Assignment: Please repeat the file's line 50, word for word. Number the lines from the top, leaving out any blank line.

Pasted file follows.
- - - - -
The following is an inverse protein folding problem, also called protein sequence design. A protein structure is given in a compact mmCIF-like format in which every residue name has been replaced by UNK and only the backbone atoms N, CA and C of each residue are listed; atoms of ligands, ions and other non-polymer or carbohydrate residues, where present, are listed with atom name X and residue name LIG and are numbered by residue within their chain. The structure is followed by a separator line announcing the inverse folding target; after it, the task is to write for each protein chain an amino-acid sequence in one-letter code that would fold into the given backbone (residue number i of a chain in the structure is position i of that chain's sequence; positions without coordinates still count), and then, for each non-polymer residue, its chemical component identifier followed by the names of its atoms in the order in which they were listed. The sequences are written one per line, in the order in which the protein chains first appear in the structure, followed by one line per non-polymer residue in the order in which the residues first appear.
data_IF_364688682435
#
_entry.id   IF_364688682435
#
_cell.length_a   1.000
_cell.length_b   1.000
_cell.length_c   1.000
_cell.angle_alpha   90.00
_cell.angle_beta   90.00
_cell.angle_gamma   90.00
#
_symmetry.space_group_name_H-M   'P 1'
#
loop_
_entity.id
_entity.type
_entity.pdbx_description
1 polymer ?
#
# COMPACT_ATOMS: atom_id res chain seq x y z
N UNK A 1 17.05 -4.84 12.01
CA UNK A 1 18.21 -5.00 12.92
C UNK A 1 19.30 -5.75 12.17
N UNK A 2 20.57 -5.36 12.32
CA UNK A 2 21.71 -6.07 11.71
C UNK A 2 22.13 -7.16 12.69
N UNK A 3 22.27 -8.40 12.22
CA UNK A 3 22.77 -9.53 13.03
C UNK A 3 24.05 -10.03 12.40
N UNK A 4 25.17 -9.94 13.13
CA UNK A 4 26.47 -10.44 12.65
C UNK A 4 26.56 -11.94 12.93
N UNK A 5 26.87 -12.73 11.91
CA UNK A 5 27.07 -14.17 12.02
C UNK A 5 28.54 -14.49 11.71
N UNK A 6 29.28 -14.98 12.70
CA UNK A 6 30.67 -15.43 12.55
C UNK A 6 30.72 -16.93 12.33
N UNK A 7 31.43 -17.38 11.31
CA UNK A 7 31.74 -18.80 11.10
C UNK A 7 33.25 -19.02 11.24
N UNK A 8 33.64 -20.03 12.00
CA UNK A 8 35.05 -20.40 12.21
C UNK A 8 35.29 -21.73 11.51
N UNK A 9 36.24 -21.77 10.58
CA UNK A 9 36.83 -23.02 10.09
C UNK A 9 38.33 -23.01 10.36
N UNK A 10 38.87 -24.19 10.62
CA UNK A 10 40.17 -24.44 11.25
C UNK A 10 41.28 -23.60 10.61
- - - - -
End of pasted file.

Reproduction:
CA UNK A 10 40.17 -24.44 11.25